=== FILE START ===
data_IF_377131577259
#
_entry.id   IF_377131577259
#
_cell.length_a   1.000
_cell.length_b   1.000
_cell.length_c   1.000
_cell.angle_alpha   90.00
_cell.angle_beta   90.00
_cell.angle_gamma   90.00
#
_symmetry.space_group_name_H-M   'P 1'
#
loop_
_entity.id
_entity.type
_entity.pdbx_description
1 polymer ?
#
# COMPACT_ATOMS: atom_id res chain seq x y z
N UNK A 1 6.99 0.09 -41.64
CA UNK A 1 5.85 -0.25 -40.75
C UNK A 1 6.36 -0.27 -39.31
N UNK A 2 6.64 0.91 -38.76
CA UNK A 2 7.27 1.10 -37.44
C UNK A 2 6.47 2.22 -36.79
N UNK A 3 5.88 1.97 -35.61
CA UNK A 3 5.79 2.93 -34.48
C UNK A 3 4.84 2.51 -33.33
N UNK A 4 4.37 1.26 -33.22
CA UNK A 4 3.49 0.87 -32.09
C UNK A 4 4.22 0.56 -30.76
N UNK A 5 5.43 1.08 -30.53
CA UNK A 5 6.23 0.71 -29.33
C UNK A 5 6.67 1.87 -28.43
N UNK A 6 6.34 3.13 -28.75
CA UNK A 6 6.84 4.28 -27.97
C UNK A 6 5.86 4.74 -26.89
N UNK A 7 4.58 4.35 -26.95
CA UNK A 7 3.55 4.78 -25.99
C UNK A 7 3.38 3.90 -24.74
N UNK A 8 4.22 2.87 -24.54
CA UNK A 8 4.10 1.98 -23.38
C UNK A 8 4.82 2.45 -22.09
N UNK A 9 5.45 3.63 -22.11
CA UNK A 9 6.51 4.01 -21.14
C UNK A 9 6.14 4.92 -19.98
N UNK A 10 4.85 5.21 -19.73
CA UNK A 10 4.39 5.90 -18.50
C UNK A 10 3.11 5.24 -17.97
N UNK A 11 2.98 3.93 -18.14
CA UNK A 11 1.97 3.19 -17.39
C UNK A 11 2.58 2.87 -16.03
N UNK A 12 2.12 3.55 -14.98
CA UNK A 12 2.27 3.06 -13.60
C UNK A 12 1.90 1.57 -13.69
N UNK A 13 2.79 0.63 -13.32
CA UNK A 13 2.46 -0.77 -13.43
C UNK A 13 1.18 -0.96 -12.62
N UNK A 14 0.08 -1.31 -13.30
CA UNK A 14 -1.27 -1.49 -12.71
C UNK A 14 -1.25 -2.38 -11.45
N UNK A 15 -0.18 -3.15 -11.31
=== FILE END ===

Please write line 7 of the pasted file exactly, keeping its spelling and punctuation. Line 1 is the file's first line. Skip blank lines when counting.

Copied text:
_cell.length_c   1.000